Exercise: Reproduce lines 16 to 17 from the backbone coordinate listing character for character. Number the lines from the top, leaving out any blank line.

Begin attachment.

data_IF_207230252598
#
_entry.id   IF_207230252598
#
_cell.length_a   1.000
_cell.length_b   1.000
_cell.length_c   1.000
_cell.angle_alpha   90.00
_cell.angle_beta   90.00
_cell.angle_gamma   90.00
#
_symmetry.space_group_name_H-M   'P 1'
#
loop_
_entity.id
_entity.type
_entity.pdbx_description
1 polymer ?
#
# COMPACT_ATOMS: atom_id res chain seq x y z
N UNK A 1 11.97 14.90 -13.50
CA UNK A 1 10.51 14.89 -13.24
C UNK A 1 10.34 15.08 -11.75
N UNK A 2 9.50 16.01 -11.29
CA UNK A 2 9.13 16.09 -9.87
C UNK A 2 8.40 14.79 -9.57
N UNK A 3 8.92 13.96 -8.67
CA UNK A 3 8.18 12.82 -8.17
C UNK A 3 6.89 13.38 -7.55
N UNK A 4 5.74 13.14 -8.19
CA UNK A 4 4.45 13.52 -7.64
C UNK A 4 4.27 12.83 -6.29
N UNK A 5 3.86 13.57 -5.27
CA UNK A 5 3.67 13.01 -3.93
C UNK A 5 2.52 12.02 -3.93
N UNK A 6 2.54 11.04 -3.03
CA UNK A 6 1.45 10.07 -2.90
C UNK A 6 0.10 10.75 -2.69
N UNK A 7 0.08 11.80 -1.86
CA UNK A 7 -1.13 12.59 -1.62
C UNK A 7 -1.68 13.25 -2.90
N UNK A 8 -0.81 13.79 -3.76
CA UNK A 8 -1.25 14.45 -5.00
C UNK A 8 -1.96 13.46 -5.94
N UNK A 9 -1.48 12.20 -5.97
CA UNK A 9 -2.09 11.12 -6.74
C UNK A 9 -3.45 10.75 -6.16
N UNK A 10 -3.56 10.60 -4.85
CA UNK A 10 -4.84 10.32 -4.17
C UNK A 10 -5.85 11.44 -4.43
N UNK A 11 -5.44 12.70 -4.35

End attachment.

_entity.type
_entity.pdbx_description